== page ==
Tip #1 for Locating Paired Informational Texts for Instruction

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Beginning in 2nd grade, the Common Core Reading Informational Standard 9 challenges students to be able to “compare and contrast the most important points presented by two texts on the same topic” (CCSS, 2010). By 5th grade, there are four Reading Informational Text standards that require students to grapple with ideas across texts (5.5, 5.6, 5.7, 5.9). In the middle grades, students continue to be challenged by the Standards to think across texts. While what we are asking students to do with texts on the same topic may vary somewhat by grade level, the similarity is that students are reading across texts and synthesizing the information in these texts in order to do the “what” of the standard.

Finding these “text pairs” is tricky. Here is one tip I’ve started using for my own practice when searching out paired texts:  Start with a well-written source (that you like and may have already used with students) and then look for a related source (that may not be as well written but discusses the same topic).

One of my “go to” sources for science-related articles is Science News for Students. The articles on this site, (appropriate for 6th grade and up) are usually well written; the authors employ a similar style of writing – introducing their topic, describing current related research to the topic, quoting experts and so forth. (These articles make good examples of texts to look at how authors develop central ideas – but that’s another blog entry.) What I do is find one article and then Google the research or topic discussed in the article to find a second article. Quickly skimming a couple of the articles I land on, I can identify one that might pair with the Science News for Students article. Using the Common Core as a guide, I determine how these articles can be used – like Reading Informational Standard 7.9 – “Analyze how two or more authors writing about the same topic shape their presentations of key information by emphasizing different evidence or advancing different interpretations of facts.” Ideally, I’d like paired articles to tie into a unit of study – but, in reality, this does not always work. The good thing about this site is that the topics are sorted by science topics – so you could conceivably find an article relevant to a unit of study. Here are a few pairs as examples:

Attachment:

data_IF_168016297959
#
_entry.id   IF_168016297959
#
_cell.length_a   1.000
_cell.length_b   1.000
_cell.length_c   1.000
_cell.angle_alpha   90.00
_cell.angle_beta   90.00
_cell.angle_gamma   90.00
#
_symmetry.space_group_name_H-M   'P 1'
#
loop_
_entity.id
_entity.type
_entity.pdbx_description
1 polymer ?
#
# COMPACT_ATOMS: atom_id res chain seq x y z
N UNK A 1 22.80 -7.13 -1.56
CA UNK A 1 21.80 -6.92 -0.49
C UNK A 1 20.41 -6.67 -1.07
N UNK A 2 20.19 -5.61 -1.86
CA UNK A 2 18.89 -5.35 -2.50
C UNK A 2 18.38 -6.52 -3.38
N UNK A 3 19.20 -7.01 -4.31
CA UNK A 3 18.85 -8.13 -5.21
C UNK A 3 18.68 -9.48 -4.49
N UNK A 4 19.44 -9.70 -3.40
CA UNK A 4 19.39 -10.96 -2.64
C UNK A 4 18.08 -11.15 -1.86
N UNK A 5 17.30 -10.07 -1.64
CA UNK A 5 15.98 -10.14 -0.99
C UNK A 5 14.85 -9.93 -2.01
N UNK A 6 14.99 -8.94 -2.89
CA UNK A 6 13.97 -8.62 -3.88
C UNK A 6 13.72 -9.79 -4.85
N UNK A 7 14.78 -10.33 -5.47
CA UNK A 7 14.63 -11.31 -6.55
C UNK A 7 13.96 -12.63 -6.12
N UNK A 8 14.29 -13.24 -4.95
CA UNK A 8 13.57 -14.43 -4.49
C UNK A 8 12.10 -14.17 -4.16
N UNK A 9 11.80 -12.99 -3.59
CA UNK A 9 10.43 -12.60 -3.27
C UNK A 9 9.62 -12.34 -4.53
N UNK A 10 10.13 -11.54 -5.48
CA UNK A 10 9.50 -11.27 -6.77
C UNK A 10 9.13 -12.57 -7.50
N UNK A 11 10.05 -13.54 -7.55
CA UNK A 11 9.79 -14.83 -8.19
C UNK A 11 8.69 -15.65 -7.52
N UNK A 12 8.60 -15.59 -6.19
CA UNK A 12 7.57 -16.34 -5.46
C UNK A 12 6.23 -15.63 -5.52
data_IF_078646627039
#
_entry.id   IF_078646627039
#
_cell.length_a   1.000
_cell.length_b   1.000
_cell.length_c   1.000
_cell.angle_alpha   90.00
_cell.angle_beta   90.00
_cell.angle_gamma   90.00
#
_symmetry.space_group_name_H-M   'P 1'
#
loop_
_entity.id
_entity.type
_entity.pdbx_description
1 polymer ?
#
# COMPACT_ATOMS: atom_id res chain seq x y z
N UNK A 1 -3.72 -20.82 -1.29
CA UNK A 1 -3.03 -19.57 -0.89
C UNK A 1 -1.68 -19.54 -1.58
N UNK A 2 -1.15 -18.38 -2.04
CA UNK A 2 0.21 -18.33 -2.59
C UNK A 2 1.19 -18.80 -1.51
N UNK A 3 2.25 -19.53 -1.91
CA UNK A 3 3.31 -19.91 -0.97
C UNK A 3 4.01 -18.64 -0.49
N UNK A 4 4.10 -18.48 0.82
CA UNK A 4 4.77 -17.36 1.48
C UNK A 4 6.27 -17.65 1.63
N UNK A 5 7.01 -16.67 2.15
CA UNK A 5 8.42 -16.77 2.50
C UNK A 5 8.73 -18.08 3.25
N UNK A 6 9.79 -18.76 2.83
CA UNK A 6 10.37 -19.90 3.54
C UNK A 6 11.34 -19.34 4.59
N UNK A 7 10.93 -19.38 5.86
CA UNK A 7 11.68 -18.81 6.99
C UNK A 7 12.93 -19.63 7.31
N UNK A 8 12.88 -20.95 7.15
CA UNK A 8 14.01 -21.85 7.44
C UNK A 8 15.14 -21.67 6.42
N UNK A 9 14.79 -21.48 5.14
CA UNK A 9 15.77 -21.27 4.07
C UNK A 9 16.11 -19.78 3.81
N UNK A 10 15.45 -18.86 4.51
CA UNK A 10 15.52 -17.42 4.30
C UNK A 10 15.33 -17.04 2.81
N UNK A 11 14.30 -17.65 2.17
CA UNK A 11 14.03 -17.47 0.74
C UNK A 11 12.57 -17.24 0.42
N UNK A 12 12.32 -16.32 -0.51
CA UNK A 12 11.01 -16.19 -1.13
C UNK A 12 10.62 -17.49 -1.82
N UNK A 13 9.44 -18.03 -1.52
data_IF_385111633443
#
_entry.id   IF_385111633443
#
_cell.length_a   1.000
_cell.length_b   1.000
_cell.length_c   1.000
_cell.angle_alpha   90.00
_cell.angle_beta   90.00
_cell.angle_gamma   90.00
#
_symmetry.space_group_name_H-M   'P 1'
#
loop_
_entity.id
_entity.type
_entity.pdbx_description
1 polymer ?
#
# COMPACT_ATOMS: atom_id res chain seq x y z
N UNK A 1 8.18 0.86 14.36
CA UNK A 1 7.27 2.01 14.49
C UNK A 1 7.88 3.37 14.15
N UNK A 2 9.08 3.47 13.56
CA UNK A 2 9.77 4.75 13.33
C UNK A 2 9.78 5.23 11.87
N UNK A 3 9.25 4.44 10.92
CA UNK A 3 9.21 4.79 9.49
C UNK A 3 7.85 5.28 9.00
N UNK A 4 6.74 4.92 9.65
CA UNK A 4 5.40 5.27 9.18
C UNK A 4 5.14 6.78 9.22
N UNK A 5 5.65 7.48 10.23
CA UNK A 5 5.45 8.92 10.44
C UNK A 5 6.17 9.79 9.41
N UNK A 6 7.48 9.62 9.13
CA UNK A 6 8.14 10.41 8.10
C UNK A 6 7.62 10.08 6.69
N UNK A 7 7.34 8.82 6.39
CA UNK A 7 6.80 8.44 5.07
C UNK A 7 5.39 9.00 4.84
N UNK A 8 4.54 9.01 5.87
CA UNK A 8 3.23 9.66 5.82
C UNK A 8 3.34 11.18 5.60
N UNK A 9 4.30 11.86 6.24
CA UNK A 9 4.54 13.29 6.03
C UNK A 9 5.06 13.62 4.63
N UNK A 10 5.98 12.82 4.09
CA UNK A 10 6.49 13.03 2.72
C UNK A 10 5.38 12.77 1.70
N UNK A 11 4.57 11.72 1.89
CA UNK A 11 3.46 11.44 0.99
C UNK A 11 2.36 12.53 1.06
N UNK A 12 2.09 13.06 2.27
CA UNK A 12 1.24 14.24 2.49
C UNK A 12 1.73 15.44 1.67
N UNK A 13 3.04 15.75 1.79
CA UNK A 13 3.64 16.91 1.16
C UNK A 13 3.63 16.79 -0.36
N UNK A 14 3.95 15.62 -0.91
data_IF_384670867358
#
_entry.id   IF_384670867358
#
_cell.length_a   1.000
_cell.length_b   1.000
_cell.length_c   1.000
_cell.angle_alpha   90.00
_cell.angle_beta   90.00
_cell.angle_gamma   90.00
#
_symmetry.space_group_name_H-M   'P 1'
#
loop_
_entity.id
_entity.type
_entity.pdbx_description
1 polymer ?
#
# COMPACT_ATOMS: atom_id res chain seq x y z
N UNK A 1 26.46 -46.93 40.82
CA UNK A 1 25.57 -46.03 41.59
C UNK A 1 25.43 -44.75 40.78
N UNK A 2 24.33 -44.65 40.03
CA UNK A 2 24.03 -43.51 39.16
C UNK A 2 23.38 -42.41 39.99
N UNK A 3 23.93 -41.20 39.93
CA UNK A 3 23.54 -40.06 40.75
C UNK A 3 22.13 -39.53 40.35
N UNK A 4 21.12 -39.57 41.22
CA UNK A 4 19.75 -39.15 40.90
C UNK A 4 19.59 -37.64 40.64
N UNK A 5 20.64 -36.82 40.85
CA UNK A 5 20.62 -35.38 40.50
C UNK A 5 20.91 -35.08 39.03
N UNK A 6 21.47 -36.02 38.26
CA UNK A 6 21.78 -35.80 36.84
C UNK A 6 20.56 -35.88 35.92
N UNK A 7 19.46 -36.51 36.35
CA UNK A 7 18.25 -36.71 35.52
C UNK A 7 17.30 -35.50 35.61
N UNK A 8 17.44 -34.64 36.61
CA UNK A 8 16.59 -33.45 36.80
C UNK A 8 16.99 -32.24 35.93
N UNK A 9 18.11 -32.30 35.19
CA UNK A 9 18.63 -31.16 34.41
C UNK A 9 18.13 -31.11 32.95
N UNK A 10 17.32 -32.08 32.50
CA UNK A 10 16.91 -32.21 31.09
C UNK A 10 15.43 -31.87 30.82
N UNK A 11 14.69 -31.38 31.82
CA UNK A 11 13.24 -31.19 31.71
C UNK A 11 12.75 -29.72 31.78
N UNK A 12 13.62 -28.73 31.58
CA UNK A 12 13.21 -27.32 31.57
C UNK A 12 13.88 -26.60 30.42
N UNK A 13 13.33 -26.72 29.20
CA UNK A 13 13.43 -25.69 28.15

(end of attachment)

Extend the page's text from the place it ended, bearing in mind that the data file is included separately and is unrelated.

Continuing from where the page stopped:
An additional site that works in the same way – as a place to start – is www.junior.scholastic.com . An example of an article I might start searching with is “Why China Can’t Breathe” by Walters (3/3/2014). Googling the same topic turned up a related (and a little more challenging) article  “Beijing Issues Rare Air Pollution Alert” by Associated Press (cbsnews.com, 2/21/14) .

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Another “go to” source is Library of Congress site America’s Story from America’s Library  for 2nd-5th grade students primarily. (PARCC used this site for the 3rd grade assessment with the excerpt on George Washington Carver.) Here I look through the biographical sketches for two people who share a common personality trait or disposition. This usually is a “main idea” in a text (aligned with Common Core Reading Informational text standards like 4.1, 4.2, and 4.9). The categories of essays (like “Leaders and Statesman”) give me ideas about what questions I might ask; the essays themselves also have traits I might use in a question for close reading (like “pioneer” in the essay below on Leonard Bernstein). Here are two examples:

  1. With the short essays on John Joseph Pershing & Thurgood Marshall from this site (found under “Meet Amazing Americans” and then “Leaders and Statesman,” I might ask this text-dependent question: How did Pershing and Marshall show that they cared about people’s actions not their appearance? Or how did Pershing and Marshall reveal themselves as leaders? (Definition of leader: a person who has an influence.)
  2. With the short essays on Leonard Bernstein and John Philip Sousa (found under “Meet Amazing Americans” and then “Musicians and Composers”), a question for close reading might be: How were these two musicians both pioneers? (Definition of pioneer: a person who helps create or develop new ideas, methods, etc.)

These sources could also be easily combined with multimedia sources (short videos and so forth) as another experience for students with thinking across texts. I haven’t explored this much, but it seems like you could start with a well written or developed source and then build from there.

Hope this helps. Would love to hear how you find paired articles or paired sources.



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